Will 2020 be the year fintech makes micro-business simple?

As any self-employed person knows, managing our money when we’re flying solo – anticipating peaks and troughs in cash flow, preparing for tax time, saving for retirement and so on – can be a tricky business.

But could that soon change? New technologies are transforming the world of finance, and they’re helping the smallest businesses spend less time on admin, worry less about getting paid, and keep more of what we earn. Here are some of the most promising.

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App-based business banks

Monzo, the digital banking start-up that’s winning thousands of customers a month from its high-street rivals, has launched an online-only account for small businesses. Monzo is perhaps unique in that everything it does is designed first and foremost with the customer in mind; after intensive user research sessions, the company is developing dozens of clever new features to make our lives as microbusinesses easier.

Its app and web-based business account will allow you to request and receive payments by simply sending a link, get help with your taxes and organise your expenses instantly. And in the future, you’ll also be able to give your account real-time, read-only access, move expenses paid from your personal account to your business account and vice versa, forecast cash flow, integrate your account with QuickBooks, and much more.

According to Jordan Shwide, business banking lead at Monzo, the company is “simplifying banking for small business owners. They’re now able to manage their finances in their own time and on the go.”

He says: “We noticed a lot of small businesses had a second bank account to save for taxes, and complained that they would always forget to save. So we created automated tax pots, to allow our users to automatically set aside a percentage of their income into a tax ‘pot’ for later.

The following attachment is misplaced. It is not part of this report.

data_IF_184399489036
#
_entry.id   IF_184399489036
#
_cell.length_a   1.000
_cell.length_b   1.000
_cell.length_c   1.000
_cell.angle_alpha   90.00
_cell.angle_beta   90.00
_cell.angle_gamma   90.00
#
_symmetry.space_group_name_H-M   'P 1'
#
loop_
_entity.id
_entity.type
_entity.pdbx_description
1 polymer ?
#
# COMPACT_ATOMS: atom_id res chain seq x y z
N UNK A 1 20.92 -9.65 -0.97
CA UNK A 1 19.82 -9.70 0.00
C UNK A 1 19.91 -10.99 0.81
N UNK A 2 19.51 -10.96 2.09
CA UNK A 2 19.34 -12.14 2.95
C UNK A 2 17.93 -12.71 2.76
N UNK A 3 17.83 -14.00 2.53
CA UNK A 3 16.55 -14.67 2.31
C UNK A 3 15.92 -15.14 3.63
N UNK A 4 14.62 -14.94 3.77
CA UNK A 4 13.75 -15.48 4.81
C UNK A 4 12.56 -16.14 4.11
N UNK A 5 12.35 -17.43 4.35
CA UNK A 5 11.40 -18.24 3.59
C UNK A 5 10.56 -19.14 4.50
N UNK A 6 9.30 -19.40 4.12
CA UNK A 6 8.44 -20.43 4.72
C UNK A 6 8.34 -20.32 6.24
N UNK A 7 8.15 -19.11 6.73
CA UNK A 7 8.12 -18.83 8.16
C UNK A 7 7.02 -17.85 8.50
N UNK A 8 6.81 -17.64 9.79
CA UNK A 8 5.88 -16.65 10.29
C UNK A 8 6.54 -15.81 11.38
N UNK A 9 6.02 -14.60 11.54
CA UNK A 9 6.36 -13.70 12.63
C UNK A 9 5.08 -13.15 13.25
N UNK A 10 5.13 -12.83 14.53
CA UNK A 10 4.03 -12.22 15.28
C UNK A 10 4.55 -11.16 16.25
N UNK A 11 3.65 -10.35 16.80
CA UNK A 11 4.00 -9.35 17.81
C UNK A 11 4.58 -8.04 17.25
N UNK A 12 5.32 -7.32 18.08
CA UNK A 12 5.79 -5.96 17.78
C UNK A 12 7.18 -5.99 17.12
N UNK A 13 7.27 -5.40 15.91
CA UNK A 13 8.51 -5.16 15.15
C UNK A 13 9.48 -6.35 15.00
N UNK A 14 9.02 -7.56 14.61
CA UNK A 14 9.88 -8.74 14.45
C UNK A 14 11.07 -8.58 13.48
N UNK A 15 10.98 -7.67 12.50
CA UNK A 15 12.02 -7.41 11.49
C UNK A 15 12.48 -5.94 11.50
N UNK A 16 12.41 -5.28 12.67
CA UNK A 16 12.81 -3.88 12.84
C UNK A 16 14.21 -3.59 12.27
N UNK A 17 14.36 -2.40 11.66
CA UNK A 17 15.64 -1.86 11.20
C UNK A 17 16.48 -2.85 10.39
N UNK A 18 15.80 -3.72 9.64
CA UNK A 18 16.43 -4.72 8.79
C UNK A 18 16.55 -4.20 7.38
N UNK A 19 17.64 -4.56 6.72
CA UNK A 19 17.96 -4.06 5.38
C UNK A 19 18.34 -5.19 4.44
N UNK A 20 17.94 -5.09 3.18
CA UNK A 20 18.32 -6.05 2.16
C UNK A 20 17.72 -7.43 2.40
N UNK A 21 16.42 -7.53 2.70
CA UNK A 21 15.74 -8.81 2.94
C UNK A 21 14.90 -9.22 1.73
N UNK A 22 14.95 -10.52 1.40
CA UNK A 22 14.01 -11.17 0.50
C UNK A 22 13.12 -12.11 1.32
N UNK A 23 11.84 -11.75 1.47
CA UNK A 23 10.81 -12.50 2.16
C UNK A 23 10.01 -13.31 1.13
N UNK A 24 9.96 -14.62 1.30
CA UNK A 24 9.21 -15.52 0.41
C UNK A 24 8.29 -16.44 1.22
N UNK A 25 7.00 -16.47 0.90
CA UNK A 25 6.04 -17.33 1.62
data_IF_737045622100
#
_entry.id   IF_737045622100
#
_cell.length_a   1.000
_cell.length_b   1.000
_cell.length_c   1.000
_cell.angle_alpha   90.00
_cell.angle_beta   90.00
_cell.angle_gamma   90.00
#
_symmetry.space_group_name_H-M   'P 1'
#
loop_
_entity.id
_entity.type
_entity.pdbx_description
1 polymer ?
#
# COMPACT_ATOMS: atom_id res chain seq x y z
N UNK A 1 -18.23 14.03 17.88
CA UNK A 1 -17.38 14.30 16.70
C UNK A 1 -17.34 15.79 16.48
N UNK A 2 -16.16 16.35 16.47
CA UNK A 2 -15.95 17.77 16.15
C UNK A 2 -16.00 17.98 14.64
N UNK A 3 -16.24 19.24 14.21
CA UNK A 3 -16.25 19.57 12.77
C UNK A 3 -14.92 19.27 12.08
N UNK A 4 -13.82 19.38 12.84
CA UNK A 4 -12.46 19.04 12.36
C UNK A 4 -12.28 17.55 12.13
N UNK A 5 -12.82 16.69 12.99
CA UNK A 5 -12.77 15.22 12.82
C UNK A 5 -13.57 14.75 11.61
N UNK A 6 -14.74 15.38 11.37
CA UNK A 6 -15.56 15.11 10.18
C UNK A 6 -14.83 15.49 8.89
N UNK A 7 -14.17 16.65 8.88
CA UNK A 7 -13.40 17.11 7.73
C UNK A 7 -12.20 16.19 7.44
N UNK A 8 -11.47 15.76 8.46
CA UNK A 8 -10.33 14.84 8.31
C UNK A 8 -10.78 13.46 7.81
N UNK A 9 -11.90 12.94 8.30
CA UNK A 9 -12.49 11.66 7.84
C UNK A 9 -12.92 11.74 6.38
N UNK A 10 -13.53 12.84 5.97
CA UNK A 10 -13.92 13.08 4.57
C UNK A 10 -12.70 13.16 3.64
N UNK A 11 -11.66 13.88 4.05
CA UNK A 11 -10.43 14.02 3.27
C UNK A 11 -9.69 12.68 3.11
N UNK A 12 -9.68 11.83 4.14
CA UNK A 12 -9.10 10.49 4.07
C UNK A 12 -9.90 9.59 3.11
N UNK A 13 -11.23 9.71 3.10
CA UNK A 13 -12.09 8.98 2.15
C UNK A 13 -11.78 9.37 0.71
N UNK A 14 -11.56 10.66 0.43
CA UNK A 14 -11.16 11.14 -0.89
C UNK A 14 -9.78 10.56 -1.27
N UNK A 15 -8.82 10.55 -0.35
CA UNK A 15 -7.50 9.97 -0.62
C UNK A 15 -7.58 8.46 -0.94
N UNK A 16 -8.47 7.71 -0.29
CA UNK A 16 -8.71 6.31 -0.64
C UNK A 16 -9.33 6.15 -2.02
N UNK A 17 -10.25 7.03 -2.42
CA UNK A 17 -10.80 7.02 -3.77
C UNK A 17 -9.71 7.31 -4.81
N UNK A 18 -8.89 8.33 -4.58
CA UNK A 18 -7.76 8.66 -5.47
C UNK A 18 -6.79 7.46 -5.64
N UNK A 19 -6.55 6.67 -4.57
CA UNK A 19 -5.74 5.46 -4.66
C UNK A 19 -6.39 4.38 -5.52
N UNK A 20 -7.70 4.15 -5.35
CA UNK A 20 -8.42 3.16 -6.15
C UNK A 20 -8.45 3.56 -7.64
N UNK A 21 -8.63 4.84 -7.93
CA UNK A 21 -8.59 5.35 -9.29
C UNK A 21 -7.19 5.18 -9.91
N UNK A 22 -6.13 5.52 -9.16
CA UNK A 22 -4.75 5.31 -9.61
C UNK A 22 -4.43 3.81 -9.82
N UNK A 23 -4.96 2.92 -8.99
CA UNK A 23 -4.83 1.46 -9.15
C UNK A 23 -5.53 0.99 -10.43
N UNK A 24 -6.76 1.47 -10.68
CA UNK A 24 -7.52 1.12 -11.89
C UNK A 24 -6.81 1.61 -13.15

“Whether you’re freelancing on the side, running a small agency, or even managing a shop, your needs are quite different. But beyond that, your needs also depend on where you are in your journey. When you’re just starting out, you might need help with the basics and opening an account.

“When you’re growing, you might want insights to help you grow. And we’re hoping to be able to cater to your unique needs at each stage of your business.”

Smart billing

Tech company Stripe’s stated mission is to “increase the GDP of the internet”. It’s doing that with a vast suite of SaaS (software as a service) products that help web-based businesses large and small to process and receive payments on time and in full.

The most useful for microbusinesses is its tool for automated billing and subscription management; you can design and test different pricing models, accept new forms of payment, manage your invoices and view detailed financial reports quickly, easily and in one place.

The platform can also automatically test and update card details, send payment reminders and use machine learning from Stripe’s own user data to retry failed payments at the most likely time to be successful. Stripe’s own data suggests